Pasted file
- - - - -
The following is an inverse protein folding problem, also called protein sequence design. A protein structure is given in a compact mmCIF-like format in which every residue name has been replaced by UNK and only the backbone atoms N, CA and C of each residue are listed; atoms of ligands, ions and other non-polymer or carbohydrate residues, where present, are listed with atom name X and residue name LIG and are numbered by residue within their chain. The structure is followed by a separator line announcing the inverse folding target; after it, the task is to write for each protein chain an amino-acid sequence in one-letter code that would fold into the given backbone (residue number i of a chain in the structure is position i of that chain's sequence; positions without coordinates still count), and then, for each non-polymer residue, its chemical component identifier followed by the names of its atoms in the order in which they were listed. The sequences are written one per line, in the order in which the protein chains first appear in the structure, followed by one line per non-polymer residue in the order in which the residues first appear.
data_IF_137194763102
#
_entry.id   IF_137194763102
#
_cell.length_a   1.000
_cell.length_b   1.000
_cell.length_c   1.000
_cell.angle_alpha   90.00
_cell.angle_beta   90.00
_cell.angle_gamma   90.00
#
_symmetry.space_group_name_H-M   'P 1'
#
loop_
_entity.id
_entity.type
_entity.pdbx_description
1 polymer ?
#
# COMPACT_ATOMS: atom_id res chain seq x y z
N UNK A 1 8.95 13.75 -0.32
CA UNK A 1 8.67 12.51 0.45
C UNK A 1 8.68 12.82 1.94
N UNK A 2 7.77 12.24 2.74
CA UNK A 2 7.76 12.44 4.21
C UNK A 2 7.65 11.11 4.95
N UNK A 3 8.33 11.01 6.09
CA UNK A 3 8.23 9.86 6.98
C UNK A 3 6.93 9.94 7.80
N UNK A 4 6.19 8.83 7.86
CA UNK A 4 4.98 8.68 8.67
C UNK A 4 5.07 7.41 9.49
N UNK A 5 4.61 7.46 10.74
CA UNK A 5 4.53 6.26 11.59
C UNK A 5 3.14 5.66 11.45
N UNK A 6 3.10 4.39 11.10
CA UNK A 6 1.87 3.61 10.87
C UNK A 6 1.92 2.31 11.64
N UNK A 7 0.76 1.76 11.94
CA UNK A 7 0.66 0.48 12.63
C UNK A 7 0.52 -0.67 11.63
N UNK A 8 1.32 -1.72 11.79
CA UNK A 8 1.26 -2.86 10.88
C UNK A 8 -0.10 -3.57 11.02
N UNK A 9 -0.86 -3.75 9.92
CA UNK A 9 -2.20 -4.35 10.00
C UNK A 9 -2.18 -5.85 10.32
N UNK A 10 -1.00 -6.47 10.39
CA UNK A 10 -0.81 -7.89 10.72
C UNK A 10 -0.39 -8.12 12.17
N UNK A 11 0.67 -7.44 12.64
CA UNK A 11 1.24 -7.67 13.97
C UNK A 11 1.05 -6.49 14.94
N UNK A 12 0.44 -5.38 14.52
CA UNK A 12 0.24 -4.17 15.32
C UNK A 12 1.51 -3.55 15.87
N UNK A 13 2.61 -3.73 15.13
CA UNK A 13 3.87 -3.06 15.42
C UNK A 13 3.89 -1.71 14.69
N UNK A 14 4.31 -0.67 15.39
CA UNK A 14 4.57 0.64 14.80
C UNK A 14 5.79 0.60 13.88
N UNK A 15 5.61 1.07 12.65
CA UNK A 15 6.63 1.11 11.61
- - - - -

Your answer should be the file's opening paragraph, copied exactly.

The following is an inverse protein folding problem, also called protein sequence design. A protein structure is given in a compact mmCIF-like format in which every residue name has been replaced by UNK and only the backbone atoms N, CA and C of each residue are listed; atoms of ligands, ions and other non-polymer or carbohydrate residues, where present, are listed with atom name X and residue name LIG and are numbered by residue within their chain. The structure is followed by a separator line announcing the inverse folding target; after it, the task is to write for each protein chain an amino-acid sequence in one-letter code that would fold into the given backbone (residue number i of a chain in the structure is position i of that chain's sequence; positions without coordinates still count), and then, for each non-polymer residue, its chemical component identifier followed by the names of its atoms in the order in which they were listed. The sequences are written one per line, in the order in which the protein chains first appear in the structure, followed by one line per non-polymer residue in the order in which the residues first appear.